01 March 2008

Vegas, Day 4 (or how Mario Batali let me down, but Serrano saved me)


Oh Vegas. You and your Michelin stars. You and your celebrity chef restaurants.

And YOU all you American food bloggers and American magazines with your love of Batali. While I could blame you, I truly only blame myself.

I have been a huge fan of UK food magazines for the past few years. But I have only recently started reading the US magazines, and I was interested by how famous Mario Batali had become. I became more and more interested in visiting one of his restaurants. And Vegas has a few. So off we went to Enoteca on Day 4.

Enoteca is in the Venetian. And there are no links to the restaurant because I don't recommend you go there. I was really really irritated by the entire experience.

Let me actually back up a bit.

I have been reading Ruth Reichl's 'Garlic and Sapphires'. I love it. But it has really made me think about eating at nice restaurants and how you are seated and treated...

And it all came to the fore when the bimbotic hostess at Enoteca led us to our table in the far corner of the mostly empty "patio". Like the sight of us would repel the average Vegas tourist from the restaurant.

Honestly, we could have been in the bathroom. But, head high, I nodded hello to the two middle aged women in velour tracksuits next to us, and started in on the menu.

The specials sounded great. I can't remember now what they are because we weren't allowed to order them. "They aren't available. There was some problem in the kitchen." For TWO specials? No worries. Bring us some prosecco, some water, and some bread.

The bread was cute. But some swanky people who didn't take their sunglasses off the brightly lit INSIDE patio were given some assortment of jams or something we didn't get. Whatever. We ordered starters. Lentils with salami, olives, roasted beets with horseradish, and bresaola (sorry about the spelling, if only I had a dictionary handy... ha ha). Really lovely.

Nicely plated. Delicious tasting. I stand by the proposition that it was only good because it was the only thing that no one had to do much to.

So, despite the seating, despite the no specials, despite it all, the starters were amazing. And I was happy.

For my main, I had ordered "Bucatini all'Amatriciana" which was described as "tomato, cured pork, onion". What it should have been described as? "Salt, raw pasta, and grease."

G ordered lamb pasta. Blech. When she mentioned to the waitress that our food was very very salty (eye-wateringly so), the waitress said, "Oh yes, we aggressively season our food." This was said to us in a tone meant to imply that our palettes were so inept as to appreciate the delicate seasoning. My tongue was merely bleeding from the acrid salt, but who am I to complain?

When the waitress came back, she astutely noticed that we weren't really eating the food. I was a bit embarrassed about saying something about the not cooked pasta for fear that she would say, "We serve our pasta al dente, which might be foreign to some palettes", but really, it was raw. The pasta that was cooked, and there was some, was lovely and salty, but the undercooked bits ruined the texture. The waitress asked us if we wanted it sent back, laughingly saying, "A lot of people complain about the salt. I just don't notice it anymore." Well, deadened taste buds are not a good sign.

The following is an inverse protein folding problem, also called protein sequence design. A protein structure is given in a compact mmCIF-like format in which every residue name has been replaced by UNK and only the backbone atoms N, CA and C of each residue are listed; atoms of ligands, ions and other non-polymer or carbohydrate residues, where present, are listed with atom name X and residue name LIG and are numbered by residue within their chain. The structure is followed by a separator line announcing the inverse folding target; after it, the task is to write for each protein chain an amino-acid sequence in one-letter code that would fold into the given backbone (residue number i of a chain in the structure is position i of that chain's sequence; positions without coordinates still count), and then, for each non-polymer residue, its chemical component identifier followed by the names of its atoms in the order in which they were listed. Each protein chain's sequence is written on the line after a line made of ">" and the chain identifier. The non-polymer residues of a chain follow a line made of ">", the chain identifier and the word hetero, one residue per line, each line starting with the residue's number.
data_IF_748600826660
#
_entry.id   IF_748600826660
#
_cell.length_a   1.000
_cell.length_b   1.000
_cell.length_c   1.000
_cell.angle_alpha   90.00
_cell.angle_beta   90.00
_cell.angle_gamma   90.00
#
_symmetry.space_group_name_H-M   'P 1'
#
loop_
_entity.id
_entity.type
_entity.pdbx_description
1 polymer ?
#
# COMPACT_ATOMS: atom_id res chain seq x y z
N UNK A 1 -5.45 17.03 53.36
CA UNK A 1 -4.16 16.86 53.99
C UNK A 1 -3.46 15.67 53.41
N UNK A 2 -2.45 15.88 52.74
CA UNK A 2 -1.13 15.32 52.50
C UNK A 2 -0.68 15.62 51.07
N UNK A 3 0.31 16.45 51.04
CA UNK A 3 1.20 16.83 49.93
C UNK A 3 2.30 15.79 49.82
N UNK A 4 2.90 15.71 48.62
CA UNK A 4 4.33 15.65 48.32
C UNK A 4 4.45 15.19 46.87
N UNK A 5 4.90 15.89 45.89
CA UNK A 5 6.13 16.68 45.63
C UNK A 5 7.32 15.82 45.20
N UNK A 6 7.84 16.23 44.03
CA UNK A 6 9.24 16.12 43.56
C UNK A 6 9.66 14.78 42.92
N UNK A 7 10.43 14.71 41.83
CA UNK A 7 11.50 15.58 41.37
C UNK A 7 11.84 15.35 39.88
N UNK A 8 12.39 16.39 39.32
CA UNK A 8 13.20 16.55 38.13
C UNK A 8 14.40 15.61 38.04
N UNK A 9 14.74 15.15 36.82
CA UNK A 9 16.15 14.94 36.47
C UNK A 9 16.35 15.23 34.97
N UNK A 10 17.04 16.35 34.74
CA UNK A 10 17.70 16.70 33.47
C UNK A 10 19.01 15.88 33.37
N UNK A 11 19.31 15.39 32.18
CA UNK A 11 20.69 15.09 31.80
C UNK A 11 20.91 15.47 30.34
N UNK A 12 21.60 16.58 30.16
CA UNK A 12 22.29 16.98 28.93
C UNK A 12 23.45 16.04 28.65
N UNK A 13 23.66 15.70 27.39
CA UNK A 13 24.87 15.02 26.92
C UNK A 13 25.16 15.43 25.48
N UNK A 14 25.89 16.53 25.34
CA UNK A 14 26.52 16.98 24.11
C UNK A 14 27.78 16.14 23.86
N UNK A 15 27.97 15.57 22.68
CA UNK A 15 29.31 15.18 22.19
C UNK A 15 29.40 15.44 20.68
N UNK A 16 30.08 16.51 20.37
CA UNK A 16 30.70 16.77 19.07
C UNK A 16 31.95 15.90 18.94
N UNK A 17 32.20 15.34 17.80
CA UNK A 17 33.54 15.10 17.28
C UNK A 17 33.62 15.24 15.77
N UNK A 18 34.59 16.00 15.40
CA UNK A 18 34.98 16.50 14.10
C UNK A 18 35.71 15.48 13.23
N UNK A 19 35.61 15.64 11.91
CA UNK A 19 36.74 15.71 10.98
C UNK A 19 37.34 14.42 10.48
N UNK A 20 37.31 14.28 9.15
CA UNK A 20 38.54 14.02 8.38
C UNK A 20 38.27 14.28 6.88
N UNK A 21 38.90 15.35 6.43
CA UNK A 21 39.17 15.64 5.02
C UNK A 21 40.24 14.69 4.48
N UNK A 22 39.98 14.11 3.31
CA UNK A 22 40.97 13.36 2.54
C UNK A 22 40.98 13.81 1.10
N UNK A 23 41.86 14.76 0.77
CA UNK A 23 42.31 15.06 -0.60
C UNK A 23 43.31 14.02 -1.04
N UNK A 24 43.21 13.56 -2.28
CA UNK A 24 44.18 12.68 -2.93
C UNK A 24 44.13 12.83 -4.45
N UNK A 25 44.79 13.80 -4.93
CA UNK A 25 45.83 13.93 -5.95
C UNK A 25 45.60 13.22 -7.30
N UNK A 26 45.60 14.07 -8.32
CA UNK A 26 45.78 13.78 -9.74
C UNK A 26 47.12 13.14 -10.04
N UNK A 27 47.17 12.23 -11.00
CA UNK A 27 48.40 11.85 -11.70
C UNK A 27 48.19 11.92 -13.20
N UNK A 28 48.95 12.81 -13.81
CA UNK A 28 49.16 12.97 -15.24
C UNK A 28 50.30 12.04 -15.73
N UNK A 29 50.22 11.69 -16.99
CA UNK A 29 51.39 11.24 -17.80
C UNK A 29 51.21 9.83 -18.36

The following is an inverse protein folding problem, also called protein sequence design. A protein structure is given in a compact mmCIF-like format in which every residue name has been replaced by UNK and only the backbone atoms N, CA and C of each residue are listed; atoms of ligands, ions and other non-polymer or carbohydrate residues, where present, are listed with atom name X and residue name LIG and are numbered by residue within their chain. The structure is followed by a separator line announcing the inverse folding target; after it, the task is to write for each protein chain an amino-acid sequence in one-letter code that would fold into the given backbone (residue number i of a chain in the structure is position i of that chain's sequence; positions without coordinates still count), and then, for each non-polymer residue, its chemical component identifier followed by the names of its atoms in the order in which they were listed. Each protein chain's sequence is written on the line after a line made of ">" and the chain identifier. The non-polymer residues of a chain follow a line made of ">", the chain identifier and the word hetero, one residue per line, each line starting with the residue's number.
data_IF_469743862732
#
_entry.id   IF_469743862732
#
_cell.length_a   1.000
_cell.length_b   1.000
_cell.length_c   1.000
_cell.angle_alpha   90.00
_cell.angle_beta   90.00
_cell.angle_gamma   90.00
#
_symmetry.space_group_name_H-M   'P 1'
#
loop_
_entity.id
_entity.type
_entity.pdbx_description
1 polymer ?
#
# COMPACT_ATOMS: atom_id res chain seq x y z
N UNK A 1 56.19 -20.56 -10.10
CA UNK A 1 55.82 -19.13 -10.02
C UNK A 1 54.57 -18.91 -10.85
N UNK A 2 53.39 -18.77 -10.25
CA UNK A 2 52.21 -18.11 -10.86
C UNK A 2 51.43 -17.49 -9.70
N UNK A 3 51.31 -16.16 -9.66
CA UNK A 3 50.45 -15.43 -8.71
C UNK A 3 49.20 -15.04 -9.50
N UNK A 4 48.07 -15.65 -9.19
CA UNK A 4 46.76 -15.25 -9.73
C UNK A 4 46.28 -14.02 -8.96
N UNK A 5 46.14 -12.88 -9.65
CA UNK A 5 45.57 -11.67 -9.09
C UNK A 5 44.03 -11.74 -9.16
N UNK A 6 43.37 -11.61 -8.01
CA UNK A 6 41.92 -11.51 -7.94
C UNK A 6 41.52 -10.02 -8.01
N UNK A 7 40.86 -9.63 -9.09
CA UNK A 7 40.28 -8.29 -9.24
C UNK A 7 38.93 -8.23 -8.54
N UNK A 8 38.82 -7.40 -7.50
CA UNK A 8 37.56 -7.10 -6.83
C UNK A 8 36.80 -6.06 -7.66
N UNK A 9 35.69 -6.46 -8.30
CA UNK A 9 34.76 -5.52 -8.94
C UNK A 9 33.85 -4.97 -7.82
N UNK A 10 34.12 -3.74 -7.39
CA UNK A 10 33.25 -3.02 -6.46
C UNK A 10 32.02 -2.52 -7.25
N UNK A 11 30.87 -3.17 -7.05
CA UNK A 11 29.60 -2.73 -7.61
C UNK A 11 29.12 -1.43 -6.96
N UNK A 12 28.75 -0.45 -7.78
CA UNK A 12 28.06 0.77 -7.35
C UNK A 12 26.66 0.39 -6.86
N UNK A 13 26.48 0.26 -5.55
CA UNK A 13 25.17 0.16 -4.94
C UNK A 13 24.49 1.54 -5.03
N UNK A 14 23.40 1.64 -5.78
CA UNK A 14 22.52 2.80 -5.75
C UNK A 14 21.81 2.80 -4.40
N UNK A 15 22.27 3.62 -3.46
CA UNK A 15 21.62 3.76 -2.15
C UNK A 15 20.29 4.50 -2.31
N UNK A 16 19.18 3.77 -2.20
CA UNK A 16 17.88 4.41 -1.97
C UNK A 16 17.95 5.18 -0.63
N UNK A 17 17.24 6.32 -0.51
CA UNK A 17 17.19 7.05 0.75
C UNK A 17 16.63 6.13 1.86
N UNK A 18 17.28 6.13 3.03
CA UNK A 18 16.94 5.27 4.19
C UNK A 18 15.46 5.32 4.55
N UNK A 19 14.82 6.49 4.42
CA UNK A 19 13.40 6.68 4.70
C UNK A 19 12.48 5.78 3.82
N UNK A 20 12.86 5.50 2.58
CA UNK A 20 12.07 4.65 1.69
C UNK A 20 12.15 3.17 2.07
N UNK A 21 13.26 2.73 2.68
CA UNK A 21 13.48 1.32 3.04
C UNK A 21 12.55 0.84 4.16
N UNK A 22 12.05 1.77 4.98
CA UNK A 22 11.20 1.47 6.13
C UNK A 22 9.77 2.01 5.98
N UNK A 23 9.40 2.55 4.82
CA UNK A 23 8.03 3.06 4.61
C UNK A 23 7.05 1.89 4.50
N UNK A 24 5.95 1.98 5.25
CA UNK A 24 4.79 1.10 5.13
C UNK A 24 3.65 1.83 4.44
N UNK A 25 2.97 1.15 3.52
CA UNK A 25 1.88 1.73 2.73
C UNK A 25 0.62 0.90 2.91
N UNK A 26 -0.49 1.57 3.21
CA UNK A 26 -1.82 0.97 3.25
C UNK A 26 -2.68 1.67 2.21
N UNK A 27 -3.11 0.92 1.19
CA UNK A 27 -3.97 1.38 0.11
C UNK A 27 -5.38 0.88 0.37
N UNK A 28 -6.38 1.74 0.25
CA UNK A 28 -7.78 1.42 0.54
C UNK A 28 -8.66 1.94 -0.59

Anyway, as I moved the pasta around looking for the soft bits, the amount of grease from the pork was disgusting. Yuck. Yuck. Yuck.

People eat out for all sorts of reasons, and I love the feeling of trying something different, and I will admit that I like the idea of eating in tv chef's restaurants, because it's like going to a friends house for dinner. But I don't like feeling like a total sucker and being spoken down to like I didn't deserve to be sitting in the craptastic faux patio in faux Venice. Give me a break.

Our plans for dinner that night were a whopper. We had made reservations to eat at Picasso, a Michelin 2 starred restaurant located in the Bellagio. I was feeling a little low after the Enoteca disaster and suggested we cancel. G told me to buck up little camper and get ready for dinner.

I am so glad we did.

First, we stopped in the conservatory of the Bellagio to see the flower arrangements. Wow. They had an entire display for Chinese New Year, and as this is my year (the year of the Rat), I made G take a picture...

It was so amazing. (Though I thought he kind of looked like a squirrel.)

We made our way down to the restaurant. We picked Picasso over some of the others because we had read that it is one of the few Vegas restaurants where the "celebrity" chef actually cooks there. And I was really excited to be trying Julian Serrano's food! Heels clicking and me rocking my new little clutch that I bought at Coach, we headed down the stairs focused on having a good night and great food. When we walked into the restaurant, the very friendly staff immediately took our coats, and seated us in the lounge to wait for our table. There are many of Picasso's paintings on the wall, and it was amazing to just see them all in this beautiful restaurant setting.

Let me stop right here and let you know that I didn't take any photos. I was feeling really self-conscious after the whole Enoteca disaster, but I honestly shouldn't have. The staff at Picasso were absolutely brilliant. As we were being led to our seats, we realized that the only empty table in the restaurant was one that faced out two beautiful doors onto the Bellagio fountain. We were both trying to appear nonchalant as we did cartwheels inside about the splendid table.

Then the waiter came over with the wine book and talked us through the selections. G wanted to order a whiskey sour (made with JD and fresh sour) and I just asked for water, knowing that I was going to do the wine selections that came with the set dinner.

We made our orders. I didn't write them down, so bear with me. The amuse bouche was delightful. Foie gras on toast with a leek and potato soup with toasted almonds. The soup came in a dainty teacup and went down a treat. Really really elegant, and the foie gras was rich with the slight metallic taste at the end.